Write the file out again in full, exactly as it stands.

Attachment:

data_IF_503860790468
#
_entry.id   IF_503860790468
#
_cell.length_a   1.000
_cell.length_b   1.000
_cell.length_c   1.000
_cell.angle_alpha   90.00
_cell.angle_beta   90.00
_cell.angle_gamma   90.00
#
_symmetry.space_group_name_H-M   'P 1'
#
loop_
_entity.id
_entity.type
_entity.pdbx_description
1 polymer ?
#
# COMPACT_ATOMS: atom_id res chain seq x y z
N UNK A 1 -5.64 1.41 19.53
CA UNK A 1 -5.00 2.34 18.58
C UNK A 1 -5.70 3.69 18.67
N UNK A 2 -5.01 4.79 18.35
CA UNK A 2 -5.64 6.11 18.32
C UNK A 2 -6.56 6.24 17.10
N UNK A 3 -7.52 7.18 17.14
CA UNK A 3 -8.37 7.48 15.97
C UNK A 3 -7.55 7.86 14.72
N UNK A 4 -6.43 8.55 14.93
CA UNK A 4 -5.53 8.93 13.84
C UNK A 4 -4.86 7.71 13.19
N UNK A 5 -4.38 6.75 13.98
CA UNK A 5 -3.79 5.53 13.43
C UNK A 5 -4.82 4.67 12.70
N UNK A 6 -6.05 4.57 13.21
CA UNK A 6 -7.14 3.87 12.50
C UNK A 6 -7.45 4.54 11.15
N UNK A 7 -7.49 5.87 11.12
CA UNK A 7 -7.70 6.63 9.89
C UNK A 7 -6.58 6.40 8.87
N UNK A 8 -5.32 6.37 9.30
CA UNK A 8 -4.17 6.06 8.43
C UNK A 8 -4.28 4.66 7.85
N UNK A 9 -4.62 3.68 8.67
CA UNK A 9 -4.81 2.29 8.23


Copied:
data_IF_503860790468
#
_entry.id   IF_503860790468
#
_cell.length_a   1.000
_cell.length_b   1.000
_cell.length_c   1.000
_cell.angle_alpha   90.00
_cell.angle_beta   90.00
_cell.angle_gamma   90.00
#
_symmetry.space_group_name_H-M   'P 1'
#
loop_
_entity.id
_entity.type
_entity.pdbx_description
1 polymer ?
#
# COMPACT_ATOMS: atom_id res chain seq x y z
N UNK A 1 -5.64 1.41 19.53
CA UNK A 1 -5.00 2.34 18.58
C UNK A 1 -5.70 3.69 18.67
N UNK A 2 -5.01 4.79 18.35
CA UNK A 2 -5.64 6.11 18.32
C UNK A 2 -6.56 6.24 17.10
N UNK A 3 -7.52 7.18 17.14
CA UNK A 3 -8.37 7.48 15.97
C UNK A 3 -7.55 7.86 14.72
N UNK A 4 -6.43 8.55 14.93
CA UNK A 4 -5.53 8.93 13.84
C UNK A 4 -4.86 7.71 13.19
N UNK A 5 -4.38 6.75 13.98
CA UNK A 5 -3.79 5.53 13.43
C UNK A 5 -4.82 4.67 12.70
N UNK A 6 -6.05 4.57 13.21
CA UNK A 6 -7.14 3.87 12.50
C UNK A 6 -7.45 4.54 11.15
N UNK A 7 -7.49 5.87 11.12
CA UNK A 7 -7.70 6.63 9.89
C UNK A 7 -6.58 6.40 8.87
N UNK A 8 -5.32 6.37 9.30
CA UNK A 8 -4.17 6.06 8.43
C UNK A 8 -4.28 4.66 7.85
N UNK A 9 -4.62 3.68 8.67
CA UNK A 9 -4.81 2.29 8.23